The 84th Annual Meeting of the American Association of Physical Anthropologists (2015)


Withdrawn. What facilitates facultative allomaternal care in red-bellied lemurs (Eulemur rubriventer)? A preliminary investigation

ANDREA L. BADEN1,2,3 and STACEY R. TECOT3,4.

1Anthropology, Hunter College of City University of New York, 2New York Consortium in Evolutionary Anthropology, (NYCEP), 3Centre ValBio, Ranomafana, Madagascar, 4Anthropology, University of Arizona

March 28, 2015 3:45, Grand Ballroom E/F/G Add to calendar

Allomaternal care (AMC), or infant care provided individuals other than the genetic mother, is prevalent throughout the Order, suggesting strong selection for this behavior early in primate evolution. Here, we report preliminary results from our study investigating the evolution of AMC in the red-bellied lemur (Eulemur rubriventer), a seasonal breeder with facultative AMC. Study groups (N=10) were followed from dawn-to-dusk during two consecutive birth years (August-April 2013; June-April 2014) at Vatoharanana in Ranomafana National Park, Madagascar. We used instantaneous group scans and continuous focal infant sampling to record data on activity budgets, infant care, and proximity to mother and infant. Behavioral landmarks of infant development were recorded ad libitum. Fecal samples from all subjects were used to estimate kinship and to monitor hormonal changes in AMC providers prior to and following parturition. Using nonparametric statistics, we evaluated how natural variation in AMC (i.e., presence/absence, rate, type) is associated with 1) the intrinsic qualities of helpers (sex, age, kinship); 2) litter size (singletons vs. twins); 3) hormonal changes (i.e., cortisol and androgens), and 4) infant survival. Results indicate that AMC varies among individuals, as well as across groups and years. Presumed fathers were the primary AMC providers (mean=95.2%), followed by juvenile females (mean=4.8%) and males (mean=0%). Litter size had no impact on AMC received; however, mothers whose infants received AMC differed significantly in their activity budgets from mothers who were the sole care providers (p<0.05). Pilot data linking kinship and hormones to variation in AMC will also be discussed.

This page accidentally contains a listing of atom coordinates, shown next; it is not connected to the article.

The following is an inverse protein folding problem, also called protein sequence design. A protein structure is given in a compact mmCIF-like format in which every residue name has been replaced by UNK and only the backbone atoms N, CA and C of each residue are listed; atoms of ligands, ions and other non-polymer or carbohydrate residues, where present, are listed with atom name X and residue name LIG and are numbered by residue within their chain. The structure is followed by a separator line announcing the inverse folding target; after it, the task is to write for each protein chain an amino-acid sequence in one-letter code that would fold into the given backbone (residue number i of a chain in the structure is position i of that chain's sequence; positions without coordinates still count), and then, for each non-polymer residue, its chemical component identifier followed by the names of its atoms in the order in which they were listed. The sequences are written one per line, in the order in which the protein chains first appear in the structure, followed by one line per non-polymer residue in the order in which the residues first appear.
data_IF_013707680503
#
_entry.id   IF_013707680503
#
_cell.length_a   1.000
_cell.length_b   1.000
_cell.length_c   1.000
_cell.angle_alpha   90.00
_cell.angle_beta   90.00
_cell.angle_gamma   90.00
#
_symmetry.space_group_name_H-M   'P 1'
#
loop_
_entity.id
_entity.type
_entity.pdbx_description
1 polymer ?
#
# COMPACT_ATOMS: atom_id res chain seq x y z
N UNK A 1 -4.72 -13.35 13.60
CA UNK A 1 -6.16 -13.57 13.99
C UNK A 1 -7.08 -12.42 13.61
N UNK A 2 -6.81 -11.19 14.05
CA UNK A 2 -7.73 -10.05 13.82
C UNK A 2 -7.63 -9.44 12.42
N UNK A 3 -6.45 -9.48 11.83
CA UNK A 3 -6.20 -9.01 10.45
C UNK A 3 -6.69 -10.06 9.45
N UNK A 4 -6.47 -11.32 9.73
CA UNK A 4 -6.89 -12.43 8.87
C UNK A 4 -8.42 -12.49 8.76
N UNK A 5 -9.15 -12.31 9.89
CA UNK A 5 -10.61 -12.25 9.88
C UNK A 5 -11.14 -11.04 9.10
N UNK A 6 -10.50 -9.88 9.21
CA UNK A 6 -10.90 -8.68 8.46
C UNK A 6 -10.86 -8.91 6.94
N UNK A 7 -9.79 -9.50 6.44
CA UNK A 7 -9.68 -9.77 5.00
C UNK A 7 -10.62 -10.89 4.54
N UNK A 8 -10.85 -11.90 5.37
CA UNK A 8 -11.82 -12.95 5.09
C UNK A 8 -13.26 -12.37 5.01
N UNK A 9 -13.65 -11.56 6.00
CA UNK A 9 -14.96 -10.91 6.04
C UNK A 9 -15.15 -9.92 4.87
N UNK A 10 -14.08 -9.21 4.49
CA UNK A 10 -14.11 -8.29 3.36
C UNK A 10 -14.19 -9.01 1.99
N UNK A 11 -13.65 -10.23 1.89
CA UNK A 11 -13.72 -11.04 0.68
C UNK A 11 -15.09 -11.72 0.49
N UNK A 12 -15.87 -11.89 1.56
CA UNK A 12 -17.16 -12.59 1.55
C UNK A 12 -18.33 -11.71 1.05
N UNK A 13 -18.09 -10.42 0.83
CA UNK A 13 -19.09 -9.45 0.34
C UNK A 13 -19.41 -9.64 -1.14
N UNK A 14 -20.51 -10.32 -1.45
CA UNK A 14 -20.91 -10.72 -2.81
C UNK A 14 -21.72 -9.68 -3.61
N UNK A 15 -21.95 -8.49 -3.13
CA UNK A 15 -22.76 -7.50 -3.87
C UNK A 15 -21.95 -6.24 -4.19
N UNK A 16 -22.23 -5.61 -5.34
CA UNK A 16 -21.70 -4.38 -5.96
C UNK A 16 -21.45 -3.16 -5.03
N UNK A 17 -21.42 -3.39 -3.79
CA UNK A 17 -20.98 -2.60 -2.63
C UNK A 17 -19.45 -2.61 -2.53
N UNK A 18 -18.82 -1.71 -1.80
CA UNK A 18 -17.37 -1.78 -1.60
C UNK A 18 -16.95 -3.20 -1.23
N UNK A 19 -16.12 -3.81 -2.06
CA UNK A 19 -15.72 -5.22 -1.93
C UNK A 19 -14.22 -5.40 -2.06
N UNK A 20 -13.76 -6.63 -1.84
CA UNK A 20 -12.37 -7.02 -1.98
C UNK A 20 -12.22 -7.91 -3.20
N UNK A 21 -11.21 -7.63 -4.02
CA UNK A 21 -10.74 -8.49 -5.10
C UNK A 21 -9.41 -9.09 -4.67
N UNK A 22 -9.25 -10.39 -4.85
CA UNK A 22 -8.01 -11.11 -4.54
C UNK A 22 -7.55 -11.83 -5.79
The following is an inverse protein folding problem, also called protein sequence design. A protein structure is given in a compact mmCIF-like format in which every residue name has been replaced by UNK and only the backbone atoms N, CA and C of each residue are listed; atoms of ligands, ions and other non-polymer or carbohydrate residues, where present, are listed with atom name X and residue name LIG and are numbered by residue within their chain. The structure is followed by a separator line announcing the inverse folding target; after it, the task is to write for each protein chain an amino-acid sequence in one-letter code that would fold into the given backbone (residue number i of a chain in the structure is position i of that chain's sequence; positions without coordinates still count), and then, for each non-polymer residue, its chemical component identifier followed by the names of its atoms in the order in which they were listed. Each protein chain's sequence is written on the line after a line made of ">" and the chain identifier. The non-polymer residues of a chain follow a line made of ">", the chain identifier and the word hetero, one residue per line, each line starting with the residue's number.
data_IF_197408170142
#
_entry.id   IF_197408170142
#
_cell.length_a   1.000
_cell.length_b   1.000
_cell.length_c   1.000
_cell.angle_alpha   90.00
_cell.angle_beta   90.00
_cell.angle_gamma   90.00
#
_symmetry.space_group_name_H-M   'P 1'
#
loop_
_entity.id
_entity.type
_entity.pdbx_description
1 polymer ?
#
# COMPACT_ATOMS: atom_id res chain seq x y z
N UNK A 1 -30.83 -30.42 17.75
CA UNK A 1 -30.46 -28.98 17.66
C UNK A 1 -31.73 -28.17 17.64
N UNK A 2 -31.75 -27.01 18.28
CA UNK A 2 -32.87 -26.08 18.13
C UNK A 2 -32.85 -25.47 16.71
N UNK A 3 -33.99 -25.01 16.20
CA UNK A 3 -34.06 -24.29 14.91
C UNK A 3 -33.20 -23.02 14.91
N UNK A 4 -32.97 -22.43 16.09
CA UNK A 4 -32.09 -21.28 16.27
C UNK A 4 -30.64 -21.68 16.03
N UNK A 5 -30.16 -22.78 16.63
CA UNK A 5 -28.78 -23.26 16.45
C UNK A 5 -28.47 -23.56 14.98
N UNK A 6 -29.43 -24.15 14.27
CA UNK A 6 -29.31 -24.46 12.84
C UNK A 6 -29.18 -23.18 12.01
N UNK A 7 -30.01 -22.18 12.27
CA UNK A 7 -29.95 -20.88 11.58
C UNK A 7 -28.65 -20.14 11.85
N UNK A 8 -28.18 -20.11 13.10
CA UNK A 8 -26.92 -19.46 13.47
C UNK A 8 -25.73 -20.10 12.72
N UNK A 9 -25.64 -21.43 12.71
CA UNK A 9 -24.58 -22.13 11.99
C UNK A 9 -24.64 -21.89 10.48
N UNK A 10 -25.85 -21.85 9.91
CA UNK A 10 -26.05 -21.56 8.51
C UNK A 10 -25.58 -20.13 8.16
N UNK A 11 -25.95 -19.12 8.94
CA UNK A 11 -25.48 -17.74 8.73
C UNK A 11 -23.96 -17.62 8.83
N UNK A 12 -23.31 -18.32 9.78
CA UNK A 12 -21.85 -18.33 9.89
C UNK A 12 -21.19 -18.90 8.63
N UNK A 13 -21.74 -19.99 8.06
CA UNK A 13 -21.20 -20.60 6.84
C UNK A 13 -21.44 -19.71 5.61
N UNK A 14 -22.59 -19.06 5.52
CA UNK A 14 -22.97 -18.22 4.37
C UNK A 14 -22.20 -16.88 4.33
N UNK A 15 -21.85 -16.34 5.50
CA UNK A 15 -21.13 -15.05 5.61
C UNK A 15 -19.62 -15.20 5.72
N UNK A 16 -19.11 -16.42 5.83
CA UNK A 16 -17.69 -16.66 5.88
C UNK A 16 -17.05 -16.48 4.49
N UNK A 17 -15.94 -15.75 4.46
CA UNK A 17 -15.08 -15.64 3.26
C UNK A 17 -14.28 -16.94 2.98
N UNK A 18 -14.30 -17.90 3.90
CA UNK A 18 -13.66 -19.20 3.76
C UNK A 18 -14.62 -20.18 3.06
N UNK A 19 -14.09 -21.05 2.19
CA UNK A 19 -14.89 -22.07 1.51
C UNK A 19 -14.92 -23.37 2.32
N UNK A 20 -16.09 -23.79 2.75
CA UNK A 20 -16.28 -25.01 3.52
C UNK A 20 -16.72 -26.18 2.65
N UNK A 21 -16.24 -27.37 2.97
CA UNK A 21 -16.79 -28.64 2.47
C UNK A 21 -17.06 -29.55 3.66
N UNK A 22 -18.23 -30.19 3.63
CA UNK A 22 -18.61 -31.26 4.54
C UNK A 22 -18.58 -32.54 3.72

Funding for this study was generously provided by The Leakey Foundation, the American Association of Physical Anthropologists, Rowe-Wright Primate Fund, Hunter College, and the University of Arizona.